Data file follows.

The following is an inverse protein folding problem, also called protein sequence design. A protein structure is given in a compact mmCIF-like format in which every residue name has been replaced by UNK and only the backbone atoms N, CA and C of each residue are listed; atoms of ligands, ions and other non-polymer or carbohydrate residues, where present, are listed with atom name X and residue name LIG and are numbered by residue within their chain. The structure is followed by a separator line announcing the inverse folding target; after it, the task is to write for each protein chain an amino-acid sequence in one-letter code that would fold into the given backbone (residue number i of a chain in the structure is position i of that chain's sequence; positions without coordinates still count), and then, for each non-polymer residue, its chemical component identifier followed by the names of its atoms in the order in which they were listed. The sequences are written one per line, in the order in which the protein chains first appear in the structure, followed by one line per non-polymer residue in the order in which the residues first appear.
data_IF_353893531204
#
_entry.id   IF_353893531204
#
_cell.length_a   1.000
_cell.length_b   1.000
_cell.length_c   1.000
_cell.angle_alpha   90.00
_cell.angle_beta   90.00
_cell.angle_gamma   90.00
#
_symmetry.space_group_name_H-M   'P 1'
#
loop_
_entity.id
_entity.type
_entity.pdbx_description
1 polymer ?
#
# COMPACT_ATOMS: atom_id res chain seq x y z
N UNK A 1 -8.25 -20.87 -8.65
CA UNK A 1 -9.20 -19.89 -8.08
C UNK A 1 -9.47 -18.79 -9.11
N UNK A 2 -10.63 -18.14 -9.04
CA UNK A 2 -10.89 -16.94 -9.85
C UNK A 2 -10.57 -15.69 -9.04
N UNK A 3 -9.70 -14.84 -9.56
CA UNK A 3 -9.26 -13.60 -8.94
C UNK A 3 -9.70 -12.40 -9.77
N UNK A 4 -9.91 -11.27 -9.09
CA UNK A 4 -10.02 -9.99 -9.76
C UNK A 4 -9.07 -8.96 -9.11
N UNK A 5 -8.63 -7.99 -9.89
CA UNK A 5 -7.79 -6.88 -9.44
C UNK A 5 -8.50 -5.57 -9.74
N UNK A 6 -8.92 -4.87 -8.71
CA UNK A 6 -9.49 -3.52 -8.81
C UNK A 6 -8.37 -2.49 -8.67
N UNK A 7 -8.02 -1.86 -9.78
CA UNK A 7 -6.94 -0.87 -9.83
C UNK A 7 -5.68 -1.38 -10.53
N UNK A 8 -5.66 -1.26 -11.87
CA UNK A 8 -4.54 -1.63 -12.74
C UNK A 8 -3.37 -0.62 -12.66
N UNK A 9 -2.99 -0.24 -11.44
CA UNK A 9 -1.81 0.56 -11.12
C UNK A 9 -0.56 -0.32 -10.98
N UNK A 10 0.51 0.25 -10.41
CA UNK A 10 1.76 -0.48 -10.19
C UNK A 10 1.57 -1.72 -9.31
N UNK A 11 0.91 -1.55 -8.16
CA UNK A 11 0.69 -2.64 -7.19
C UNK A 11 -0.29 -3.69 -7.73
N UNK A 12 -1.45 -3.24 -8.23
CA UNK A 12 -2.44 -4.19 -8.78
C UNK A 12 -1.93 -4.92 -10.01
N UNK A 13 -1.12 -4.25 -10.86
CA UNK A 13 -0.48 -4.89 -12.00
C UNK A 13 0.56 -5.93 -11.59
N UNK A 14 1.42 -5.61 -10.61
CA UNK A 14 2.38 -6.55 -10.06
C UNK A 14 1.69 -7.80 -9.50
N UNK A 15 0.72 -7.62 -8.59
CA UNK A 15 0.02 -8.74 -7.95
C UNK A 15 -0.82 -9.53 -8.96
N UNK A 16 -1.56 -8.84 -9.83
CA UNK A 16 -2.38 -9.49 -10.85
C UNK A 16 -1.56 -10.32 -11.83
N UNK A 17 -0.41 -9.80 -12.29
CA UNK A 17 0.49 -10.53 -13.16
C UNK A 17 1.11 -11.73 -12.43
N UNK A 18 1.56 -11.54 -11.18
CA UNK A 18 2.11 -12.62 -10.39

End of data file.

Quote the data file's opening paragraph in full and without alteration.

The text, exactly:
The following is an inverse protein folding problem, also called protein sequence design. A protein structure is given in a compact mmCIF-like format in which every residue name has been replaced by UNK and only the backbone atoms N, CA and C of each residue are listed; atoms of ligands, ions and other non-polymer or carbohydrate residues, where present, are listed with atom name X and residue name LIG and are numbered by residue within their chain. The structure is followed by a separator line announcing the inverse folding target; after it, the task is to write for each protein chain an amino-acid sequence in one-letter code that would fold into the given backbone (residue number i of a chain in the structure is position i of that chain's sequence; positions without coordinates still count), and then, for each non-polymer residue, its chemical component identifier followed by the names of its atoms in the order in which they were listed. The sequences are written one per line, in the order in which the protein chains first appear in the structure, followed by one line per non-polymer residue in the order in which the residues first appear.